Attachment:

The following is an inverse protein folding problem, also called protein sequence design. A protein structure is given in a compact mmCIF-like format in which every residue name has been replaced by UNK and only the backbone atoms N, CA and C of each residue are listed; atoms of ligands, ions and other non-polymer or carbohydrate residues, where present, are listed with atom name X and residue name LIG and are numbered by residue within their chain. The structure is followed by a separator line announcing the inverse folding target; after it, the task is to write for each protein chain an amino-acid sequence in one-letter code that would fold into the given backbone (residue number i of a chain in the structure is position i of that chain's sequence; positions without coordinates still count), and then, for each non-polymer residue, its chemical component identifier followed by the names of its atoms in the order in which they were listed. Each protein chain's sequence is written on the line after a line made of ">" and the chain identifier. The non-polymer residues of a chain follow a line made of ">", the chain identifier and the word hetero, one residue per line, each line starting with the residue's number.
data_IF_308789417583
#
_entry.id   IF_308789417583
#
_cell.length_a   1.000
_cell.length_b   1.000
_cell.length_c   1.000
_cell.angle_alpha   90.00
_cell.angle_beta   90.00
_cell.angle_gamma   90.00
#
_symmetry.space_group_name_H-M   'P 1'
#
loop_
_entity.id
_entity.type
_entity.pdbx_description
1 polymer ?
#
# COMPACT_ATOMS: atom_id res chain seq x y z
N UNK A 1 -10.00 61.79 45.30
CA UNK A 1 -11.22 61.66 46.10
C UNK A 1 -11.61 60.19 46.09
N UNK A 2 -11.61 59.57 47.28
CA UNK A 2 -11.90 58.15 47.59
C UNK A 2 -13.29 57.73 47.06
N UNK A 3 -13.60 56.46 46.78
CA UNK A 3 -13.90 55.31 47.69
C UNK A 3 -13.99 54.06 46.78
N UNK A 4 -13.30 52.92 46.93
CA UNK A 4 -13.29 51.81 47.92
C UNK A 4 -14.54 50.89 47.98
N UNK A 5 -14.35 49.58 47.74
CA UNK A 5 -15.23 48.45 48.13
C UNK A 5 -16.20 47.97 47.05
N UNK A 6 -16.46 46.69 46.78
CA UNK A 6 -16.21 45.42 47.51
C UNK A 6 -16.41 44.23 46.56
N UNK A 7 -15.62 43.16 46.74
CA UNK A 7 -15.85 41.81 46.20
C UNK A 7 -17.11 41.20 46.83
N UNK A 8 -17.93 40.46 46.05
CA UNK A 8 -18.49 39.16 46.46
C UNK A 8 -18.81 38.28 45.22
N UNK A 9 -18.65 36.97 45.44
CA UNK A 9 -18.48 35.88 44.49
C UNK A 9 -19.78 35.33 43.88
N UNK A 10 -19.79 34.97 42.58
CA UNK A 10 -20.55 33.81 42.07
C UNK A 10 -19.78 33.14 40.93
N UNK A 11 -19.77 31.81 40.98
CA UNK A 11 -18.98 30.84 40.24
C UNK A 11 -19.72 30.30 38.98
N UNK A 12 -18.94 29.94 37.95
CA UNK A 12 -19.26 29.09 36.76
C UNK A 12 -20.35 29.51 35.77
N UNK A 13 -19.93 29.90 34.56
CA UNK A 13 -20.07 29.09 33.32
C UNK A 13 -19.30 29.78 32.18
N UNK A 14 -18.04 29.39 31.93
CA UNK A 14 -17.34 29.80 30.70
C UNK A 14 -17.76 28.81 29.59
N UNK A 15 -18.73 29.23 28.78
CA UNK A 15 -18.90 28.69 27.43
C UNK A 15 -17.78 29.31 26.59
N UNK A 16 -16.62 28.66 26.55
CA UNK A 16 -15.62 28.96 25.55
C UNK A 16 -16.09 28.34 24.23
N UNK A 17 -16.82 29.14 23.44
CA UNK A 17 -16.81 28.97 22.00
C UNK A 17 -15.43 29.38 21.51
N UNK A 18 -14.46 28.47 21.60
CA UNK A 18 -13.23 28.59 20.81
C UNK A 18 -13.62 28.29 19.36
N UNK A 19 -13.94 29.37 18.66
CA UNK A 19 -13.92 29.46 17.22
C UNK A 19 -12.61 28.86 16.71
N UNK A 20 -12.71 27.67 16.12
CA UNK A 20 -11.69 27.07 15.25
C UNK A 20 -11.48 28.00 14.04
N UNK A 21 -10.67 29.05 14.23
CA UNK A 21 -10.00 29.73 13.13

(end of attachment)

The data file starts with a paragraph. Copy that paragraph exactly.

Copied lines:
The following is an inverse protein folding problem, also called protein sequence design. A protein structure is given in a compact mmCIF-like format in which every residue name has been replaced by UNK and only the backbone atoms N, CA and C of each residue are listed; atoms of ligands, ions and other non-polymer or carbohydrate residues, where present, are listed with atom name X and residue name LIG and are numbered by residue within their chain. The structure is followed by a separator line announcing the inverse folding target; after it, the task is to write for each protein chain an amino-acid sequence in one-letter code that would fold into the given backbone (residue number i of a chain in the structure is position i of that chain's sequence; positions without coordinates still count), and then, for each non-polymer residue, its chemical component identifier followed by the names of its atoms in the order in which they were listed. Each protein chain's sequence is written on the line after a line made of ">" and the chain identifier. The non-polymer residues of a chain follow a line made of ">", the chain identifier and the word hetero, one residue per line, each line starting with the residue's number.